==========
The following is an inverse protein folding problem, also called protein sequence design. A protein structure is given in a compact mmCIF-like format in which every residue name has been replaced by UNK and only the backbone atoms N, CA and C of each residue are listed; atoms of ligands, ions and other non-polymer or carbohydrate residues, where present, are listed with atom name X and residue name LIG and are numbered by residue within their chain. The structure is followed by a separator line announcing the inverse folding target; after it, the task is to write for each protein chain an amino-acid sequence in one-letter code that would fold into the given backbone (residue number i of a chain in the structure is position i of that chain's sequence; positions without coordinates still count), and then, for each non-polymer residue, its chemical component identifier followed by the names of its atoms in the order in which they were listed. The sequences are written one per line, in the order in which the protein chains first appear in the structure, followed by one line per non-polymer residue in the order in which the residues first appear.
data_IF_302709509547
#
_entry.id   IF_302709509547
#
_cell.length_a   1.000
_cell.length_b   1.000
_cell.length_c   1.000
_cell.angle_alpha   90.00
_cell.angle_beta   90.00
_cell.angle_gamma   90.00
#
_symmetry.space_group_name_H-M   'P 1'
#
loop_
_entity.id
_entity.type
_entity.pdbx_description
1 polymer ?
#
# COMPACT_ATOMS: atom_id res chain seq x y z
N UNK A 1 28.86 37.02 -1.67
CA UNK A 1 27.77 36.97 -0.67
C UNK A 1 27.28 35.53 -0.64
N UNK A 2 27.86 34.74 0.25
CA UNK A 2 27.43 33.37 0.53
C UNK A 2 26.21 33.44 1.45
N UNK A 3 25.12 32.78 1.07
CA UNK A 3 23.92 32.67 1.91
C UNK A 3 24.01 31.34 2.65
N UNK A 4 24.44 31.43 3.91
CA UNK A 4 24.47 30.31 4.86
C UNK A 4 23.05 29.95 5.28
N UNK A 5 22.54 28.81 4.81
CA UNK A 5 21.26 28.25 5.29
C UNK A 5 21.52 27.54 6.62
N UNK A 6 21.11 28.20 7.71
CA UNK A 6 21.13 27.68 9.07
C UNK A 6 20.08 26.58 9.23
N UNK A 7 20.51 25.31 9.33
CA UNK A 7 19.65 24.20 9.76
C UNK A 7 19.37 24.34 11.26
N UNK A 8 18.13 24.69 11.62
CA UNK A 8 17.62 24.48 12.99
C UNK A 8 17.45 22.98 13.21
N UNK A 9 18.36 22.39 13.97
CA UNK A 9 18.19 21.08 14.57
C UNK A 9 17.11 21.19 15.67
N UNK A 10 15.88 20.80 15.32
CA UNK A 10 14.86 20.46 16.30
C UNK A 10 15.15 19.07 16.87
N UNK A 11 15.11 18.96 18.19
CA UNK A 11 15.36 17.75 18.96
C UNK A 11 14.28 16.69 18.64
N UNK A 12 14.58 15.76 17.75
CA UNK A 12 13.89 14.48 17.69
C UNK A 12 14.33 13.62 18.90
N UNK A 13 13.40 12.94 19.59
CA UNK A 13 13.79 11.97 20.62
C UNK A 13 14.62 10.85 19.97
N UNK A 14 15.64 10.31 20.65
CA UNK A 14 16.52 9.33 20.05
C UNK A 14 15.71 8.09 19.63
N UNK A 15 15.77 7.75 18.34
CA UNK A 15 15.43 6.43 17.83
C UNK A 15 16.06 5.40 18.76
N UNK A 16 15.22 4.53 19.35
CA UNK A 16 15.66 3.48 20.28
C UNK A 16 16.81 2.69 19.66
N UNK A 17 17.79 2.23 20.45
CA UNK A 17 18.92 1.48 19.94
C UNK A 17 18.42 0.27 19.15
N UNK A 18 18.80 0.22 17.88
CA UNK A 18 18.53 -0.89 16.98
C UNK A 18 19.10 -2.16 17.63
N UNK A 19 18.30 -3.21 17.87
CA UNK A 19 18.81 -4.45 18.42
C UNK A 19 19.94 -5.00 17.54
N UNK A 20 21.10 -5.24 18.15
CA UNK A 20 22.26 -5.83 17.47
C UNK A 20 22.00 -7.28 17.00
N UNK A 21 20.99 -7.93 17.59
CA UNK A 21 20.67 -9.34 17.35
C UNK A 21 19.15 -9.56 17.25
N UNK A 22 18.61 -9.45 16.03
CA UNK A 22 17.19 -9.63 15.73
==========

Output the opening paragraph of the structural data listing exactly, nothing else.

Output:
The following is an inverse protein folding problem, also called protein sequence design. A protein structure is given in a compact mmCIF-like format in which every residue name has been replaced by UNK and only the backbone atoms N, CA and C of each residue are listed; atoms of ligands, ions and other non-polymer or carbohydrate residues, where present, are listed with atom name X and residue name LIG and are numbered by residue within their chain. The structure is followed by a separator line announcing the inverse folding target; after it, the task is to write for each protein chain an amino-acid sequence in one-letter code that would fold into the given backbone (residue number i of a chain in the structure is position i of that chain's sequence; positions without coordinates still count), and then, for each non-polymer residue, its chemical component identifier followed by the names of its atoms in the order in which they were listed. The sequences are written one per line, in the order in which the protein chains first appear in the structure, followed by one line per non-polymer residue in the order in which the residues first appear.